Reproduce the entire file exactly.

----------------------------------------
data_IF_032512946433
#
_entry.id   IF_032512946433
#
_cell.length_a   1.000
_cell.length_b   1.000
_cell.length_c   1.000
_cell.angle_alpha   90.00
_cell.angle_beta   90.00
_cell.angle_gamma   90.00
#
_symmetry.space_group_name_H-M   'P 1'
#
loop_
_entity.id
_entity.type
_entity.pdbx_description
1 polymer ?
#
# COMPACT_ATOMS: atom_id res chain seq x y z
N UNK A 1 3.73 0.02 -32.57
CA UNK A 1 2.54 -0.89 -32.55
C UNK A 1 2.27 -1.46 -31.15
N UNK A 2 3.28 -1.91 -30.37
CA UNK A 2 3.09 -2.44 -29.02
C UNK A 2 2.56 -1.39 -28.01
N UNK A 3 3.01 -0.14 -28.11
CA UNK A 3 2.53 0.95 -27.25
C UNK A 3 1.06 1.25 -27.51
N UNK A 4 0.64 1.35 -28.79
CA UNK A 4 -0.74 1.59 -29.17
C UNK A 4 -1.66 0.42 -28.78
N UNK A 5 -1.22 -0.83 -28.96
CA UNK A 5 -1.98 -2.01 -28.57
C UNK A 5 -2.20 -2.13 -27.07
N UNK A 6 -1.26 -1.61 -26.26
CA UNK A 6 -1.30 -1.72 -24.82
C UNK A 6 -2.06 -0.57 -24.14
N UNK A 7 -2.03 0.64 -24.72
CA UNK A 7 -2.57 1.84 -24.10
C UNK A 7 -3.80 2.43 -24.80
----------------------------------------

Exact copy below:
data_IF_032512946433
#
_entry.id   IF_032512946433
#
_cell.length_a   1.000
_cell.length_b   1.000
_cell.length_c   1.000
_cell.angle_alpha   90.00
_cell.angle_beta   90.00
_cell.angle_gamma   90.00
#
_symmetry.space_group_name_H-M   'P 1'
#
loop_
_entity.id
_entity.type
_entity.pdbx_description
1 polymer ?
#
# COMPACT_ATOMS: atom_id res chain seq x y z
N UNK A 1 3.73 0.02 -32.57
CA UNK A 1 2.54 -0.89 -32.55
C UNK A 1 2.27 -1.46 -31.15
N UNK A 2 3.28 -1.91 -30.37
CA UNK A 2 3.09 -2.44 -29.02
C UNK A 2 2.56 -1.39 -28.01
N UNK A 3 3.01 -0.14 -28.11
CA UNK A 3 2.53 0.95 -27.25
C UNK A 3 1.06 1.25 -27.51
N UNK A 4 0.64 1.35 -28.79
CA UNK A 4 -0.74 1.59 -29.17
C UNK A 4 -1.66 0.42 -28.78
N UNK A 5 -1.22 -0.83 -28.96
CA UNK A 5 -1.98 -2.01 -28.57
C UNK A 5 -2.20 -2.13 -27.07
N UNK A 6 -1.26 -1.61 -26.26
CA UNK A 6 -1.30 -1.72 -24.82
C UNK A 6 -2.06 -0.57 -24.14
N UNK A 7 -2.03 0.64 -24.72
CA UNK A 7 -2.57 1.84 -24.10
C UNK A 7 -3.80 2.43 -24.80